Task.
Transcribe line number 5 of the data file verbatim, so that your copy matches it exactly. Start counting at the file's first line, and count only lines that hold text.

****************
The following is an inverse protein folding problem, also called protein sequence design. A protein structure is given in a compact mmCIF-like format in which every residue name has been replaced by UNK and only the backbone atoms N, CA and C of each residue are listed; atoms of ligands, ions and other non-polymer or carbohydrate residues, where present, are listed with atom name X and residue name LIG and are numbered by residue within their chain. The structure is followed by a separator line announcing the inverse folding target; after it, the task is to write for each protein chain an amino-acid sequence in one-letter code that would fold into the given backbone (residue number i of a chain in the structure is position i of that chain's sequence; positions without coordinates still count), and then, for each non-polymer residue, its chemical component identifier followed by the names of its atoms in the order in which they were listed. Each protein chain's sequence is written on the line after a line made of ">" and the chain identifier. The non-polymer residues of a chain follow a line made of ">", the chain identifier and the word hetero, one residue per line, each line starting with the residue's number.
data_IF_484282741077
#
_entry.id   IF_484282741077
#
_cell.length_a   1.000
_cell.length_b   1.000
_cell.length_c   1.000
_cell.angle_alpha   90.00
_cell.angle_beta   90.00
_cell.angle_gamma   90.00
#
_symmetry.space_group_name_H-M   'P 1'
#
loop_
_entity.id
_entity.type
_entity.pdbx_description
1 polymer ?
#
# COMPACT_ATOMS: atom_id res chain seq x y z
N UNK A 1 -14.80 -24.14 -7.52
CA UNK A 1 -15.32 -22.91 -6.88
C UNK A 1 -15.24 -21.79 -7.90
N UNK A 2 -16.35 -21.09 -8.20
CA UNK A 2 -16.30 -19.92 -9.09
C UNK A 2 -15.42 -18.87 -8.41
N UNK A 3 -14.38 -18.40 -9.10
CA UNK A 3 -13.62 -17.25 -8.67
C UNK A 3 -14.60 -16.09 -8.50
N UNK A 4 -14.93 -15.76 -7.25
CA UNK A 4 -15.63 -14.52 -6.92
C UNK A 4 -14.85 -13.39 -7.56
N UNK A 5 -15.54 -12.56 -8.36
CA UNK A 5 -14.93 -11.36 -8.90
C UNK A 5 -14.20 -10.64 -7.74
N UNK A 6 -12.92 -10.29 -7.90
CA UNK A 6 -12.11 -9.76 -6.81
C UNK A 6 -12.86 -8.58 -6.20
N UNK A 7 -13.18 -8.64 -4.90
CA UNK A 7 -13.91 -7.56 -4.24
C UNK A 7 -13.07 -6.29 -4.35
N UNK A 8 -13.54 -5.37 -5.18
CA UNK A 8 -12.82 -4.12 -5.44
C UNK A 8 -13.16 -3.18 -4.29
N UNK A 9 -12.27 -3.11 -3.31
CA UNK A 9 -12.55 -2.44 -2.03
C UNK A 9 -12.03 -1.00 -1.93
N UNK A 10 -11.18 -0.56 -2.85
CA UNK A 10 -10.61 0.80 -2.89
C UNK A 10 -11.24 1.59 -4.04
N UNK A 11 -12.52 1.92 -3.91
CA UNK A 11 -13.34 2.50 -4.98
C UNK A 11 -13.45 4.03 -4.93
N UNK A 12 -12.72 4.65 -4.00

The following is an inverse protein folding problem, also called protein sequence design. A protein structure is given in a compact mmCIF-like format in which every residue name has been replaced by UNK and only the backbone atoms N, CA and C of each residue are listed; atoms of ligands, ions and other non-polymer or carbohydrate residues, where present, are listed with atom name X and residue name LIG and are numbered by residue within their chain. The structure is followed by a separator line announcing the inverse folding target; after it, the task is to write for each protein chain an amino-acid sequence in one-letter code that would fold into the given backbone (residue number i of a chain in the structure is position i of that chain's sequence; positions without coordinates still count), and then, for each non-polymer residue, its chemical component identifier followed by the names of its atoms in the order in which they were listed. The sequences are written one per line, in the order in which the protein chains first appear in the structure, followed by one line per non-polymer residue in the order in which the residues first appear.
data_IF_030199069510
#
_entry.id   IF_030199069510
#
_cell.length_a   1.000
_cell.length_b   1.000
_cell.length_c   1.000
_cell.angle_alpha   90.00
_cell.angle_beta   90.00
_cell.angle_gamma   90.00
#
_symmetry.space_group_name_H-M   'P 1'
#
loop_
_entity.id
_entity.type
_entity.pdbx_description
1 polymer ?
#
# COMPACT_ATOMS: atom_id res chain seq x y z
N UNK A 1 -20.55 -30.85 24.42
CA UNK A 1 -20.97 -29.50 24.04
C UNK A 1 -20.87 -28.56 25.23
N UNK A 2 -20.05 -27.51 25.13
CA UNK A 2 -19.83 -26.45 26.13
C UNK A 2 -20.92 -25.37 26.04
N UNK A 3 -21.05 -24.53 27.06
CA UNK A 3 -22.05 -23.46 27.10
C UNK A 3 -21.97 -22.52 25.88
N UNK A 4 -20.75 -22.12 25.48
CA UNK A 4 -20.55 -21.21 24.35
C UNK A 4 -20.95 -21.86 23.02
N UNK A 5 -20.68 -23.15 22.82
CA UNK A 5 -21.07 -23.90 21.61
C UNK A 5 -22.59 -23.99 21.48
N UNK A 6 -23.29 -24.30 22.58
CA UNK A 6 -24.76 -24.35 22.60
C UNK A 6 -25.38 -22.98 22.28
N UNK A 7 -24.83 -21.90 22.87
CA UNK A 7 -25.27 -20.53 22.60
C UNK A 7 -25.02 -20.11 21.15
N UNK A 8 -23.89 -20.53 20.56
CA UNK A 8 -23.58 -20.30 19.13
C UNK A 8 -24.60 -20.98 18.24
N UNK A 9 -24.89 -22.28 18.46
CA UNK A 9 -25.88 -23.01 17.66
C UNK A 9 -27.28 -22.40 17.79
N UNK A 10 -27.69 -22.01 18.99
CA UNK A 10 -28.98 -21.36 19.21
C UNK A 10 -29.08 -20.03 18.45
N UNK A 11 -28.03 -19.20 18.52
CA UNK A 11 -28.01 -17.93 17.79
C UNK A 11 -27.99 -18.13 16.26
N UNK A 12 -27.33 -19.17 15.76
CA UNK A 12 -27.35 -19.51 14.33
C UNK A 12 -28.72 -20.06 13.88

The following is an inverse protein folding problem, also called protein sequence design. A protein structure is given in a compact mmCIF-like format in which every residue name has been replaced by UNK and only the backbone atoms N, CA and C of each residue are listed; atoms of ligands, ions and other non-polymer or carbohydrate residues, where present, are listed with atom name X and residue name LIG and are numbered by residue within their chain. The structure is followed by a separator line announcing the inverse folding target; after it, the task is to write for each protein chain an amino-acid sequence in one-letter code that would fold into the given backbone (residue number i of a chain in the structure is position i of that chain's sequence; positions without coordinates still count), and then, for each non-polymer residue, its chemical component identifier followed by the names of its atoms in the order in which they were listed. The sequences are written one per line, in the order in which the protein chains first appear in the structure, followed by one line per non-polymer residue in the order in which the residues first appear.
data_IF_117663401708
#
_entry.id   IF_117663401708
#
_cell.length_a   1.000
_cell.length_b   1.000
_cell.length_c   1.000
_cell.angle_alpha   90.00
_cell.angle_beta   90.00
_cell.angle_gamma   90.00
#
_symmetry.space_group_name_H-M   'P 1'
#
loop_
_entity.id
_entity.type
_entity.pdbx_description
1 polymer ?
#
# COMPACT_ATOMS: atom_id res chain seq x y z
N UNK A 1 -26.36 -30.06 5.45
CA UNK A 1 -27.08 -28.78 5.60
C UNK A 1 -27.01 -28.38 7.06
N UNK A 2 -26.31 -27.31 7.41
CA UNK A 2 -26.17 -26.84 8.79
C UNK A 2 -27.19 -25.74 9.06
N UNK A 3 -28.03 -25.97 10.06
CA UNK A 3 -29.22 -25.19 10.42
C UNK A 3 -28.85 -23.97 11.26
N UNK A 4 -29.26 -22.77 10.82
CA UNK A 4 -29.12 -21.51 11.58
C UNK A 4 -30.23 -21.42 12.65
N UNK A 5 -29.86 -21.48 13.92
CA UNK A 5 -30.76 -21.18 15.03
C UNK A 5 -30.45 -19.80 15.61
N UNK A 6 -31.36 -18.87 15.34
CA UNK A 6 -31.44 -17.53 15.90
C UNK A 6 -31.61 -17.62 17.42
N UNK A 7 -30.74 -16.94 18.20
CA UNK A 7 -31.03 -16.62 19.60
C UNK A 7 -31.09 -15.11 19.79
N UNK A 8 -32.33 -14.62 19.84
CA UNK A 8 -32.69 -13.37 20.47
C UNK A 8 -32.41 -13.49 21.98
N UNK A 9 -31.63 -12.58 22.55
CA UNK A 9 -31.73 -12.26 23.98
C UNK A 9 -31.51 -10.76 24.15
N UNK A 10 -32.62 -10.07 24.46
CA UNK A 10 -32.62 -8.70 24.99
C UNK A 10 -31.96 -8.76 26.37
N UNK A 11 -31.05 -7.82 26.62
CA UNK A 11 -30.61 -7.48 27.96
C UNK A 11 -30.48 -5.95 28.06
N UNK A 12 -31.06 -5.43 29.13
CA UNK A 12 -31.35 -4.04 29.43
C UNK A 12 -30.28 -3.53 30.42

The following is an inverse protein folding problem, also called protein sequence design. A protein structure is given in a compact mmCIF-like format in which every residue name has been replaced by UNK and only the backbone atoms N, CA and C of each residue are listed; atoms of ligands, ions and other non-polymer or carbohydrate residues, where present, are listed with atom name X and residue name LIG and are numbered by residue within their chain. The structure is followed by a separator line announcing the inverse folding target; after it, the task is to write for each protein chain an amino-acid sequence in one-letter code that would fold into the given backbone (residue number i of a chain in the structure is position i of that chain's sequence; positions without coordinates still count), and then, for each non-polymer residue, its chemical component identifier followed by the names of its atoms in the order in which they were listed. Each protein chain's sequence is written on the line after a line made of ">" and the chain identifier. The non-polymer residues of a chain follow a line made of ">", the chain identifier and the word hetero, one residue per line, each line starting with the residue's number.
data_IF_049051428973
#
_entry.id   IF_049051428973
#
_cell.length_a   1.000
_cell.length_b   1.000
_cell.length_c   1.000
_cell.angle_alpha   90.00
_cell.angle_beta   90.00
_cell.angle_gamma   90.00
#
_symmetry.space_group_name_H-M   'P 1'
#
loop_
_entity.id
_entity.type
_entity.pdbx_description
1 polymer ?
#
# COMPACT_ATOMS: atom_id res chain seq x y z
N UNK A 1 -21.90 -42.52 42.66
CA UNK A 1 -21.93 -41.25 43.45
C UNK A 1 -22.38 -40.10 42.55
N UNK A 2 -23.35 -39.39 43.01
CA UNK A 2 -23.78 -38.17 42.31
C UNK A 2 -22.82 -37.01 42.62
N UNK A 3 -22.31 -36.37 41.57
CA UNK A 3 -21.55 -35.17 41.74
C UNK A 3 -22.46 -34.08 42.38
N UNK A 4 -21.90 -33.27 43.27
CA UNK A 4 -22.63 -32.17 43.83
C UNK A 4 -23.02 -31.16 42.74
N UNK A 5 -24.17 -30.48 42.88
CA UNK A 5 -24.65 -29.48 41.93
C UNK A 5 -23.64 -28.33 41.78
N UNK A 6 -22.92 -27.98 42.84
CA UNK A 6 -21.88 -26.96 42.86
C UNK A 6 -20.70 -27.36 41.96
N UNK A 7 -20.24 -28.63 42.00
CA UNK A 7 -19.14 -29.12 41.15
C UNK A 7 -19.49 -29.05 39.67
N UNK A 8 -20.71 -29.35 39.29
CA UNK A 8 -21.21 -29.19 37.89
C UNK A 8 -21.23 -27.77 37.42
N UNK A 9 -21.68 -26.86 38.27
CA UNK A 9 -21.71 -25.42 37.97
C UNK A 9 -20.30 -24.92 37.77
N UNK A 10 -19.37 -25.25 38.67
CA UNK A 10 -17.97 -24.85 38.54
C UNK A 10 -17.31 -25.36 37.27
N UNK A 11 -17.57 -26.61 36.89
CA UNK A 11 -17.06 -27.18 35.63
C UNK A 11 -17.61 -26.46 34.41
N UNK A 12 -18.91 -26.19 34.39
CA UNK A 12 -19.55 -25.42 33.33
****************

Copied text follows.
#